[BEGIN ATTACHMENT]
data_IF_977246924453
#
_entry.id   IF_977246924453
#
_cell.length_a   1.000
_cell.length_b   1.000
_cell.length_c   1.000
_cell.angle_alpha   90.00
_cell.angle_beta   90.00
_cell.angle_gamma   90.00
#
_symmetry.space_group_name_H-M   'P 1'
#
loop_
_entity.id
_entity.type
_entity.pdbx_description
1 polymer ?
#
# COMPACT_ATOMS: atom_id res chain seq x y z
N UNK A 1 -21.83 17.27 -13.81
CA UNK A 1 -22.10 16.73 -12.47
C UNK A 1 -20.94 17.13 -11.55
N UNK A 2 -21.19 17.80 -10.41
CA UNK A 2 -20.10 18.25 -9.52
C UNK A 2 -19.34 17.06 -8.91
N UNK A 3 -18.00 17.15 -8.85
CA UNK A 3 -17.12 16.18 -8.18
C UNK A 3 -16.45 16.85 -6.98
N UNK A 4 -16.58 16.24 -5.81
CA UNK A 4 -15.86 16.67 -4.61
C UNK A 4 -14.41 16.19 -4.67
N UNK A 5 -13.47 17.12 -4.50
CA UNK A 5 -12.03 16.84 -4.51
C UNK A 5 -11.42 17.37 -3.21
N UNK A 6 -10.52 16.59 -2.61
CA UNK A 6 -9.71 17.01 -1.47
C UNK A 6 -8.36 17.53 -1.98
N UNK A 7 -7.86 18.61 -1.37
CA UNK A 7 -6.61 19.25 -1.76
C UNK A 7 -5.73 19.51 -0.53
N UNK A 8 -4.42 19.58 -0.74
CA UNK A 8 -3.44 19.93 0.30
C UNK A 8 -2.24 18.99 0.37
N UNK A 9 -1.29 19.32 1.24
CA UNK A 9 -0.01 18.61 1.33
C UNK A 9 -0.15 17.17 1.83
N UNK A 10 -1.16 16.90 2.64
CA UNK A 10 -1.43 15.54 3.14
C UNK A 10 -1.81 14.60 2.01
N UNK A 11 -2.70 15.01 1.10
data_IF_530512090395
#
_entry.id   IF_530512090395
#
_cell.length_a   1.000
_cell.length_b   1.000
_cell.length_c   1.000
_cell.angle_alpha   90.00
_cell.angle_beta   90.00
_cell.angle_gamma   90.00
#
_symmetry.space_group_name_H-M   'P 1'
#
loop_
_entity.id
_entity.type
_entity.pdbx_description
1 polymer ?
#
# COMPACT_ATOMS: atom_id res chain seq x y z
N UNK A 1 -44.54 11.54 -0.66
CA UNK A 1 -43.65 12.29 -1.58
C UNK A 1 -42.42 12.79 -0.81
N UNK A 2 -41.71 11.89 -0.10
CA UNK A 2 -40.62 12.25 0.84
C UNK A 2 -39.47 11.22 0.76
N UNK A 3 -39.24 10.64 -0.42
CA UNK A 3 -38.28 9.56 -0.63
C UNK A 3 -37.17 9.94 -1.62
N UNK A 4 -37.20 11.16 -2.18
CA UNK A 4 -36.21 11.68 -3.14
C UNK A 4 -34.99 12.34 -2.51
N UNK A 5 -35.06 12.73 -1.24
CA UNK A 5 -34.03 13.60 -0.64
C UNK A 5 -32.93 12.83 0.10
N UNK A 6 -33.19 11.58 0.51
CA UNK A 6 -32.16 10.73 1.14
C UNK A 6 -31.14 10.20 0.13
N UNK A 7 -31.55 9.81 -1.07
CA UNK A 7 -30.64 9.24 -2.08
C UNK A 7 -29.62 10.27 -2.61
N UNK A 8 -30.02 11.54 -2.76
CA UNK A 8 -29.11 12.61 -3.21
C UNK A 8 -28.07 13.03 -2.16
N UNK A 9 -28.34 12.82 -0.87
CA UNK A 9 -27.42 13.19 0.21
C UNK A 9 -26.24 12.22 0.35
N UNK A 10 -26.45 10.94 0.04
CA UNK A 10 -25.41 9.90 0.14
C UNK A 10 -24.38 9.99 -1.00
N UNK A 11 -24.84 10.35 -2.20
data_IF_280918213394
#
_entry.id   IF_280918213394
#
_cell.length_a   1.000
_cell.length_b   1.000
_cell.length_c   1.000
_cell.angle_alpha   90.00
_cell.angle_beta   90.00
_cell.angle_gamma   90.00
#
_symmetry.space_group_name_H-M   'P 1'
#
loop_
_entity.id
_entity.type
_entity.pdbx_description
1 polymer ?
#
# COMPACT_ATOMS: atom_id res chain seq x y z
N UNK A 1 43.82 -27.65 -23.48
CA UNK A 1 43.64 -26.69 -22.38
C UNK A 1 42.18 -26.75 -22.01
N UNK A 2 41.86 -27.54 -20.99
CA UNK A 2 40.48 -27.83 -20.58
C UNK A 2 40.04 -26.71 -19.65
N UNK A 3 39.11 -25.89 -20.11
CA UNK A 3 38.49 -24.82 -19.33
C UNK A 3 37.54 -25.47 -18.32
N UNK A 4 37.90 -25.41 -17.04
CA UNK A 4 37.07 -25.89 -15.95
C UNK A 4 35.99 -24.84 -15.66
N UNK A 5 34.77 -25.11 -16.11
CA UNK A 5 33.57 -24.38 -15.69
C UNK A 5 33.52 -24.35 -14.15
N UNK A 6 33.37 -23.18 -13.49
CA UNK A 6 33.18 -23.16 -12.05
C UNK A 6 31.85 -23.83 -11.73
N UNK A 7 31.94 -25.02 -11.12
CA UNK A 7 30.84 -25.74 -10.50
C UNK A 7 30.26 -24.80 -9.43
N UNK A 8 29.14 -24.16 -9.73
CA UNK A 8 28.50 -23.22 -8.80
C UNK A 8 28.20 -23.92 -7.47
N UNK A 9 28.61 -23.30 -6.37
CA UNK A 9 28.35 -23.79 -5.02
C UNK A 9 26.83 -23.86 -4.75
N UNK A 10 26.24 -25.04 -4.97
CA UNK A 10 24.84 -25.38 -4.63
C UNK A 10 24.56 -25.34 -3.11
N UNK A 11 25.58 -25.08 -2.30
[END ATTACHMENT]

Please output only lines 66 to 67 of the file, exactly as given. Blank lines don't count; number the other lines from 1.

_entity.id
_entity.type